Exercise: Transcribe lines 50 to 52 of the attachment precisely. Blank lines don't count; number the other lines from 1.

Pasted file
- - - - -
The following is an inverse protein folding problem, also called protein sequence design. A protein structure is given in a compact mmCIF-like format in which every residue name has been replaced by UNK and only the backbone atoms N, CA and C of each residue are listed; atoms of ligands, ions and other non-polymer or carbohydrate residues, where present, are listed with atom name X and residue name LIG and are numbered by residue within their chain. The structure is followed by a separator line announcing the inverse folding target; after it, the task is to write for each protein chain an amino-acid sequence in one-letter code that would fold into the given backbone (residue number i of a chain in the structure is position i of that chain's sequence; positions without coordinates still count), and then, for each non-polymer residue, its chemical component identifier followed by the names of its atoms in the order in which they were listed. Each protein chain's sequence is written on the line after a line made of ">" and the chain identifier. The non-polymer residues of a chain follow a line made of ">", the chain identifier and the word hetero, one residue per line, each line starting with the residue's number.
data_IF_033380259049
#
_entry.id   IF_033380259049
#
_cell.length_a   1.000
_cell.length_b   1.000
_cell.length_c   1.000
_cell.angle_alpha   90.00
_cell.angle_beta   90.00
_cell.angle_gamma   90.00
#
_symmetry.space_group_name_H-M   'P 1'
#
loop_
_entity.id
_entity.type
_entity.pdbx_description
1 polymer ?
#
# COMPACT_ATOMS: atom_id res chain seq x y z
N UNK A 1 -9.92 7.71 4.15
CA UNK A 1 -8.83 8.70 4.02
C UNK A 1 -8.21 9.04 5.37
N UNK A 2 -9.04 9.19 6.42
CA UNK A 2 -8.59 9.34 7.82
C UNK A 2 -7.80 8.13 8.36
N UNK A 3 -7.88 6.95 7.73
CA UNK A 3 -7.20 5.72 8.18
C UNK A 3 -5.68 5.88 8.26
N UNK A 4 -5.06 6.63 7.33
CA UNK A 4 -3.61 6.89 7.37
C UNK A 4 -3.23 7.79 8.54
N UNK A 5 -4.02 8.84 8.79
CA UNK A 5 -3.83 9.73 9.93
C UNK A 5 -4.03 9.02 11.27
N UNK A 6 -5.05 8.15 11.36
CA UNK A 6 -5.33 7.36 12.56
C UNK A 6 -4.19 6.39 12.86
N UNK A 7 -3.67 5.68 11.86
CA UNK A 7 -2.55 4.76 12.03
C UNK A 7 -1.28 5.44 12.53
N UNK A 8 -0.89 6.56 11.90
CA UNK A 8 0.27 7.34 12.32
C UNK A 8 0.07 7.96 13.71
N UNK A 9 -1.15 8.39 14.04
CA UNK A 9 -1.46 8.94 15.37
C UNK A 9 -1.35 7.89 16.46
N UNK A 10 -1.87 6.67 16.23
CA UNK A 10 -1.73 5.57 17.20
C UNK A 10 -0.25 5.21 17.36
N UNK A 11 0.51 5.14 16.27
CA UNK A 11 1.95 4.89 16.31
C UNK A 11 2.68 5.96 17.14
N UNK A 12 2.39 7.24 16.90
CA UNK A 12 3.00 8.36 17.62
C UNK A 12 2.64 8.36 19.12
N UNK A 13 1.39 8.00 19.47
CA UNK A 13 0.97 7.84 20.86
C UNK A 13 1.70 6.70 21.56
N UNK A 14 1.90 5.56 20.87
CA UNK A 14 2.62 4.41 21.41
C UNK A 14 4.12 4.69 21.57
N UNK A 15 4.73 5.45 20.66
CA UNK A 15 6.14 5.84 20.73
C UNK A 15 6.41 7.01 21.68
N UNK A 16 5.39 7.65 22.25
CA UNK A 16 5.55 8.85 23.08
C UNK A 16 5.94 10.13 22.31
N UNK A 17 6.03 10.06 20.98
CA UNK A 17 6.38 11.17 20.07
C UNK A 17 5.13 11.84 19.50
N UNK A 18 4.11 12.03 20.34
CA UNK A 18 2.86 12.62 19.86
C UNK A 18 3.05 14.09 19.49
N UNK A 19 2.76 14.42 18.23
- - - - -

CA UNK A 10 -1.73 5.57 17.20
C UNK A 10 -0.25 5.21 17.36
N UNK A 11 0.51 5.14 16.27